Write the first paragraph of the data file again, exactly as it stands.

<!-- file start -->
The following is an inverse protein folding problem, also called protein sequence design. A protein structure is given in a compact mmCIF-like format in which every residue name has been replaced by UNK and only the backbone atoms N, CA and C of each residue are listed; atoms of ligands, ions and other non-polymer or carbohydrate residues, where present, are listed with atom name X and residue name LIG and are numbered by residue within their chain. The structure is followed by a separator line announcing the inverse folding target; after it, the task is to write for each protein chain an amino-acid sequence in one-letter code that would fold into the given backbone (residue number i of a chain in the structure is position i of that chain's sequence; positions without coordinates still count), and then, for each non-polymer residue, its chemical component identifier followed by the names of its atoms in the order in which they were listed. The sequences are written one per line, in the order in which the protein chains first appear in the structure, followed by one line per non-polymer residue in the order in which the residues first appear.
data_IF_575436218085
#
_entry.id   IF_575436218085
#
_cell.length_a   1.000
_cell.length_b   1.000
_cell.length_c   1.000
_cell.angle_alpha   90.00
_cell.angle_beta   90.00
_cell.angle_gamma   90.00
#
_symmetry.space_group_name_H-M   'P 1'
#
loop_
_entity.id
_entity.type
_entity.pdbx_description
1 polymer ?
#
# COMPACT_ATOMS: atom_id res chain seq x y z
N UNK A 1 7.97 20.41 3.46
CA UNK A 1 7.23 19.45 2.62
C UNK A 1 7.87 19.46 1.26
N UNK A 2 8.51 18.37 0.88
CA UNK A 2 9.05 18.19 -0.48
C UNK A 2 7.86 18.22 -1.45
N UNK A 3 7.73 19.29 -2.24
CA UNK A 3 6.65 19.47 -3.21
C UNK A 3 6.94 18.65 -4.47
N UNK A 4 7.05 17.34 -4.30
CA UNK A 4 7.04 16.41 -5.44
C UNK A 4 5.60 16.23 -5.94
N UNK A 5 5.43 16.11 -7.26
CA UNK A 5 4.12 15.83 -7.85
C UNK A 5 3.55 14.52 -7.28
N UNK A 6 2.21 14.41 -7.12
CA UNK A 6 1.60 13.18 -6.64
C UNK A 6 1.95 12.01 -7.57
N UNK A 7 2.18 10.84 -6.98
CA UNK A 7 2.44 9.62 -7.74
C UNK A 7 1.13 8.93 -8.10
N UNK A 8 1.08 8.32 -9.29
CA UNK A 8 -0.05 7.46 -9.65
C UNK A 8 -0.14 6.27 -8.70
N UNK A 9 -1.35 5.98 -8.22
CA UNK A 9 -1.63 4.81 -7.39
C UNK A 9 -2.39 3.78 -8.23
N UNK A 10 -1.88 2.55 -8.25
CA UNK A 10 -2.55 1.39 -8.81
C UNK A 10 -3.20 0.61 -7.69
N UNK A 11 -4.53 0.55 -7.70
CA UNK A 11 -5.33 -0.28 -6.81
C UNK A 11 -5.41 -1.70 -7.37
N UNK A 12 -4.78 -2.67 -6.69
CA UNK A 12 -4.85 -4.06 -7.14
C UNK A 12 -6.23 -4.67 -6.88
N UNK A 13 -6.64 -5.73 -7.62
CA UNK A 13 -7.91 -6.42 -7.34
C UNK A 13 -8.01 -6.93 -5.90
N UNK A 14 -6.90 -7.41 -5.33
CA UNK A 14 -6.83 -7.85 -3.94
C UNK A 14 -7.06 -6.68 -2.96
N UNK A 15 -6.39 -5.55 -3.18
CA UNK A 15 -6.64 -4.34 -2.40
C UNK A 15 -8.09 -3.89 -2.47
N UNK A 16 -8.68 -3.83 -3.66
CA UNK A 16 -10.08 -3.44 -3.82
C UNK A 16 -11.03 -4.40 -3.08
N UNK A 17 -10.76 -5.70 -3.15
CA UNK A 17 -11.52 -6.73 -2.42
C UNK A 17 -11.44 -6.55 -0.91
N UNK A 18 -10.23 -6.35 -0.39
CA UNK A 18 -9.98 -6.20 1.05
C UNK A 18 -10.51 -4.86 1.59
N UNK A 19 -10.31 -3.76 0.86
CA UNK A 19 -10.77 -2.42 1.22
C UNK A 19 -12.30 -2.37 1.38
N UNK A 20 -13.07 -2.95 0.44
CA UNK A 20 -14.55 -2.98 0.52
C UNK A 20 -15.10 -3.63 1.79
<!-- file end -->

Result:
The following is an inverse protein folding problem, also called protein sequence design. A protein structure is given in a compact mmCIF-like format in which every residue name has been replaced by UNK and only the backbone atoms N, CA and C of each residue are listed; atoms of ligands, ions and other non-polymer or carbohydrate residues, where present, are listed with atom name X and residue name LIG and are numbered by residue within their chain. The structure is followed by a separator line announcing the inverse folding target; after it, the task is to write for each protein chain an amino-acid sequence in one-letter code that would fold into the given backbone (residue number i of a chain in the structure is position i of that chain's sequence; positions without coordinates still count), and then, for each non-polymer residue, its chemical component identifier followed by the names of its atoms in the order in which they were listed. The sequences are written one per line, in the order in which the protein chains first appear in the structure, followed by one line per non-polymer residue in the order in which the residues first appear.